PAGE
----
It is much more important to make good sketches than good inking. You could either sketch directly in color or start in greys. Fix proportions, composition, anatomy as much as you can in this phase before moving on.
Start broad and stay broad
Starting out very rough can improve the final product a lot. Make a small canvas in the proportions that you plan to do the final artwork in. When I say small, I mean like 10% the size of your final image. Take a simple brush that can put down a thick line. Often it fuels imagination if you set the brush to use pressure-sensitive opacity, but not necessarily variable size at this point.
In this step, you should do several quick sketches of all the different ways you can think of composing the image. Work quickly with shapes and composition – draw loose lines, use the lasso tool to quickly create shapes, or fill your lines. You may insinuate detail, but only very roughly. Try to make a lot of scribbly lines quickly when you draw. Often the eye will later see shapes within these lines.
Do not hesitate to quickly select an element and cut, flip, scale, position, or rotate it to get a better composition.
Since we are talking about images for board games, you will probably be doing more than one image. Maybe you need 22 hero items or monster cards.
Try designing several at a time, thinking about how they are all part of the same visual language. This may include size, distance to the viewer, details, and colors.
In the example above from Samurai Swords, there are two characters, two role cards and two weapon cards. Apart from the motif do you spot any similarities on icon positioning, background patterns, element behaviours? This might seem obvious but it is a great benefit to think game readability in designing series.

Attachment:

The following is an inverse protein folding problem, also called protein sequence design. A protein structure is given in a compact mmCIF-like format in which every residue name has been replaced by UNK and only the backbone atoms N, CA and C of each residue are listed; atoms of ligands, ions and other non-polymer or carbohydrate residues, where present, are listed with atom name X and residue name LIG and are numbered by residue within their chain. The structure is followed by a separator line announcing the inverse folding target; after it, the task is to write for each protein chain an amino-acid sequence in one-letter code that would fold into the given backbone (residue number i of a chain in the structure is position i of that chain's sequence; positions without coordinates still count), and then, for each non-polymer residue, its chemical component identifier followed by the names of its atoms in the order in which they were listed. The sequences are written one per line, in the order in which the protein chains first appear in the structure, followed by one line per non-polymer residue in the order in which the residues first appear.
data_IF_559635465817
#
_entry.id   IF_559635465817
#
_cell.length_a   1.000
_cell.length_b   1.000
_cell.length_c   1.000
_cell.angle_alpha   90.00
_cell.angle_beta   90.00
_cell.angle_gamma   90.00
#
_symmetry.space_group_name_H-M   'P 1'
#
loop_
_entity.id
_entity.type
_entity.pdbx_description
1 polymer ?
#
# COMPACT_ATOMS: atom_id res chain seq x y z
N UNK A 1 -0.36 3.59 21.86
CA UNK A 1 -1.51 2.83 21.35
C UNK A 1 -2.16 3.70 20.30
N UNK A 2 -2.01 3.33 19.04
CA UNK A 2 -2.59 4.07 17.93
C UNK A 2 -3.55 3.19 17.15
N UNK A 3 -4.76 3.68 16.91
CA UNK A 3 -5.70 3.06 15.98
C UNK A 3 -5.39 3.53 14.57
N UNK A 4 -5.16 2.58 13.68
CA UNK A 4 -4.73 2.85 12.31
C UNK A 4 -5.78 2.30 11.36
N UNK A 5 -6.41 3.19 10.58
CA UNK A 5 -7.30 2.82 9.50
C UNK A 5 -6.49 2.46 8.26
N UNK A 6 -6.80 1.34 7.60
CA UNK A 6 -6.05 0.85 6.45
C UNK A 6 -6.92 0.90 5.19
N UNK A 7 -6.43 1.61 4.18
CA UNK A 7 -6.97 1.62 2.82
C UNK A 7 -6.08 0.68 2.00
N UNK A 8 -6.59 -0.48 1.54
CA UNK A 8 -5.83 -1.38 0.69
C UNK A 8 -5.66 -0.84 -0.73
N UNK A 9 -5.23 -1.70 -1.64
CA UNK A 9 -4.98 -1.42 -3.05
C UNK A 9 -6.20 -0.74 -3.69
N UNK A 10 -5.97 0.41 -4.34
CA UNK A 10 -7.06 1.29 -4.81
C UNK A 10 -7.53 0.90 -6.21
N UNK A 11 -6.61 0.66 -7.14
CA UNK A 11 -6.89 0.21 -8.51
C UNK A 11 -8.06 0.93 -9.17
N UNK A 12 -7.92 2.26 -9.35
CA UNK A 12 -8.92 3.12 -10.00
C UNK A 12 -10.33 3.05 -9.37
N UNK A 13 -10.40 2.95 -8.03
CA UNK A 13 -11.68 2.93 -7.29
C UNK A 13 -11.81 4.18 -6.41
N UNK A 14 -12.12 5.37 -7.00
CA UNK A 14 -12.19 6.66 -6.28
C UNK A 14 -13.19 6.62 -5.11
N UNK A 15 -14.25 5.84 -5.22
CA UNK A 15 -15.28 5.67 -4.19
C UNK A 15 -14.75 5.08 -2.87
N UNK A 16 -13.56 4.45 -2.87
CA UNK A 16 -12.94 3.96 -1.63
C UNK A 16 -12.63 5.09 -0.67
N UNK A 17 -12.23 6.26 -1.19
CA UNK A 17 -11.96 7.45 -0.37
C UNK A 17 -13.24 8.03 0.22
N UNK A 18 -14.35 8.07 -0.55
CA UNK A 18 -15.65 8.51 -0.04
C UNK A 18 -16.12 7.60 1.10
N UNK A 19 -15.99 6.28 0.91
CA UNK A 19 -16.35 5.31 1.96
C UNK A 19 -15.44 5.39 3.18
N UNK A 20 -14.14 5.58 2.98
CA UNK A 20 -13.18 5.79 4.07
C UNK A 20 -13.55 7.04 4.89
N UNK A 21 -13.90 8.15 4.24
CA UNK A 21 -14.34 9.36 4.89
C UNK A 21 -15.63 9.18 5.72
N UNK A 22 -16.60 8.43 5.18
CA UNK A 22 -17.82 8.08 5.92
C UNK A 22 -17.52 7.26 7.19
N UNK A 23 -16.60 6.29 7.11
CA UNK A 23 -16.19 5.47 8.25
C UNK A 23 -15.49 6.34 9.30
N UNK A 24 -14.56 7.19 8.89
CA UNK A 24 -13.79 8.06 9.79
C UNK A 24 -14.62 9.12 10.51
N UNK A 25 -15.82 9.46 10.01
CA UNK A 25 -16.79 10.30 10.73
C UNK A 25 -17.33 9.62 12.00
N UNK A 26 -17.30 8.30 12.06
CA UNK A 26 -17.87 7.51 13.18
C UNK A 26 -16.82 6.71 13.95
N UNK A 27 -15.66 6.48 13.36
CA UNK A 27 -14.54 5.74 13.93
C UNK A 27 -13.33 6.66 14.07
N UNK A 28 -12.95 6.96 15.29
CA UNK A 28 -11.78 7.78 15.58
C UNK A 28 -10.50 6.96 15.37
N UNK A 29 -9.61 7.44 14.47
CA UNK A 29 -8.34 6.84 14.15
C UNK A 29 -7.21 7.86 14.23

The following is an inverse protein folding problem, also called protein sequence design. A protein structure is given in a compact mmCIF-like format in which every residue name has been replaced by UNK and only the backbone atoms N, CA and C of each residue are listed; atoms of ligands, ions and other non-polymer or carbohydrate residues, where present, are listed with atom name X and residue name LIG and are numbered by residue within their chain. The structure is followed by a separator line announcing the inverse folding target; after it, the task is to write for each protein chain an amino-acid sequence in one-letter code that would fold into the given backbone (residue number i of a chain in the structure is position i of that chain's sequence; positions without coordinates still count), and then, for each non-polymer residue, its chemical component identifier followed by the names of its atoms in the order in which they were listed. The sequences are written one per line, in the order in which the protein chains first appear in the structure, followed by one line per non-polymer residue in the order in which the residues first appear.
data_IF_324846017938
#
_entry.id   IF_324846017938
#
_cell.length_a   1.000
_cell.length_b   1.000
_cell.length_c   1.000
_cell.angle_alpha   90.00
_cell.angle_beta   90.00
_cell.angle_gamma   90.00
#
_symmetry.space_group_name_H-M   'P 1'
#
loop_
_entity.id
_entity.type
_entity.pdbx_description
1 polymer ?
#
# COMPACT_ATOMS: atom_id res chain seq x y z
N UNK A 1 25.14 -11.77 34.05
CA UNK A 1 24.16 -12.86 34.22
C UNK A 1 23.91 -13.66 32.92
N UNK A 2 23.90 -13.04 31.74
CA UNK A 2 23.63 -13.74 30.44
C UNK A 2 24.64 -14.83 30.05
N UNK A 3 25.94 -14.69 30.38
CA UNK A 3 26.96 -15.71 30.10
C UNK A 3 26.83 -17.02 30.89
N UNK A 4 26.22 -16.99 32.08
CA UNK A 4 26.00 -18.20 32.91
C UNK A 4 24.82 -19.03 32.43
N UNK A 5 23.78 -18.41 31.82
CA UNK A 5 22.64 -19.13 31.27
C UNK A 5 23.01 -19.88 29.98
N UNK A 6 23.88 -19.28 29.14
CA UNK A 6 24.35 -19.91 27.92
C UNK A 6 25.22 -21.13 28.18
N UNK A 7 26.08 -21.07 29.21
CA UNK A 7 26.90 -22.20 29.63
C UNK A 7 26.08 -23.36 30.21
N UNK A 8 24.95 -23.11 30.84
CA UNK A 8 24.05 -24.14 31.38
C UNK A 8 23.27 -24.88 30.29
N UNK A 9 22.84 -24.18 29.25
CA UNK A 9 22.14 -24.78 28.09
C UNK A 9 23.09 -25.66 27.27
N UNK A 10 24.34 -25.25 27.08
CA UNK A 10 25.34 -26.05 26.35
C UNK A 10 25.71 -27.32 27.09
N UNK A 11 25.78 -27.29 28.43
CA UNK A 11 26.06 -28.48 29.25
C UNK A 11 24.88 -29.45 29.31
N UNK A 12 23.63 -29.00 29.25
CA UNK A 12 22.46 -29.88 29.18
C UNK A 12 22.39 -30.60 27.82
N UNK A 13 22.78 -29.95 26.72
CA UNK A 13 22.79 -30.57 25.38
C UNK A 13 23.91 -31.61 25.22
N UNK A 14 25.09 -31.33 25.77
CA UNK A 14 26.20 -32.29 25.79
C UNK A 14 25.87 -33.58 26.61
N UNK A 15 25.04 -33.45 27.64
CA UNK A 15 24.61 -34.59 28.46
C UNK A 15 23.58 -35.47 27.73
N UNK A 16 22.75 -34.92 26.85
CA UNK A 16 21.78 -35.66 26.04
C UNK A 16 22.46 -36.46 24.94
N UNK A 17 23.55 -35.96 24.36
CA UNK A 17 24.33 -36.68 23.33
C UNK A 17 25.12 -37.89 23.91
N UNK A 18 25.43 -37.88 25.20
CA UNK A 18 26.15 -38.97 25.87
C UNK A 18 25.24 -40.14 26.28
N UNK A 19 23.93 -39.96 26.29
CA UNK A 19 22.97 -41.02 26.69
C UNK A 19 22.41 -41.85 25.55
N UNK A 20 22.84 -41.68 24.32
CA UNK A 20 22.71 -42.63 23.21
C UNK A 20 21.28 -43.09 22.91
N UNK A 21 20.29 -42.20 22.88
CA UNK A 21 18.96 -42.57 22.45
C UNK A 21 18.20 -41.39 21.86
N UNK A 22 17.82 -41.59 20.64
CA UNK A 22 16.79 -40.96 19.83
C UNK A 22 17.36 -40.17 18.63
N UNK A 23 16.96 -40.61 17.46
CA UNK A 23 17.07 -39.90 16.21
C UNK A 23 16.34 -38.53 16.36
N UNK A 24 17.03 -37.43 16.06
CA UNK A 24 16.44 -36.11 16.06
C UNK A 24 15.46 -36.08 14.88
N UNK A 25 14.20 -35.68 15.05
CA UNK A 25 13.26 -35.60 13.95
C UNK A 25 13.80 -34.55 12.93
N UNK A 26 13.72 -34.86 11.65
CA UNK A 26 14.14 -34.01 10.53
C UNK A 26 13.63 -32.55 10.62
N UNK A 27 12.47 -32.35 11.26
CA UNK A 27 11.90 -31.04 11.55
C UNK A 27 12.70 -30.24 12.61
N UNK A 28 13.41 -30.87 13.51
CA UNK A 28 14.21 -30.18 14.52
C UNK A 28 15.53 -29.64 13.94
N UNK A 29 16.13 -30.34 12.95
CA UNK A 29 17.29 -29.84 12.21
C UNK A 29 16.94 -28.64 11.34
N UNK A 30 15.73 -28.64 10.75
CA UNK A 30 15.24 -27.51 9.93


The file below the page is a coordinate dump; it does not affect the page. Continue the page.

Series have rules – too much deviation from these rules will break the benefit of the series.
Remember that elements of the game can be tied together using the same type of composition or colors. Series have rules – too much deviation from these rules will break the benefit of the series. If all item cards have a red color palette, you cannot suddenly make one card another color unless there is a specific game-related reason.
Play with series of images. My favourite example is Dutrait’s character cards here. You can also give the players stuff to discover, like the vials in Apotheca by Del Cid. This is the power of game art – often there are multiple of the same type.
Have you ever done a nice drawing and hung it on the wall? If you have ever tried making 5 similar drawings, but with some variations, then you probably know how awesome a series of images look together (even if it is stickmen).
If you are working on a series of images it might be a good idea to start up several illustrations at the same time so you can jump between them with “fresh eyes.”
If you normally tend to do very precise inking of your sketched drawings before coloring I would advise you to try and skip the inking. Maybe just ‘clean’ your sketch.
If you are going to ink your piece, I would select one or two brushes beforehand to use. I would make one brush, that is a little rough on the edges to add life to the painting. Try to have a lightsource in mind when inking so you can make the edges towards the light thinner. If your tablet causes jittery brush lines, I recommend HejStylus, a small mac software that can steady your “mouse” across all your applications. Some programs like Clip Studio Pro or Zbrush has this feature implemented. I found that it is a strong tool to have in the bag to turn on/off with a simple shortcut for making awesome linework.
Getting another artist brush can sometimes inspire you to paint in a new way. Here is a small selection of my brushes for Photoshop that you can download and try out. There is a sketch brush thick, a sketch rough, a lineart brush and a paint brush.
Here is a small selection of my brushes for Photoshop that you can import and try out.
A good B/W is “easier” to color, but more graphic than a non-outlined color painting.
One of my greatest inspirations was the Danish artist that me and my family travelled with when I was younger. On every trip we made abroad, he constantly drew images with his Rotring inking set. He taught me the importance of building up contrast between all elements to pull the audience closer and make the elements stand out.
Stay tuned (best option for this – is the one signal button in the lower right corner) for the next part of this series where I will touch on painting.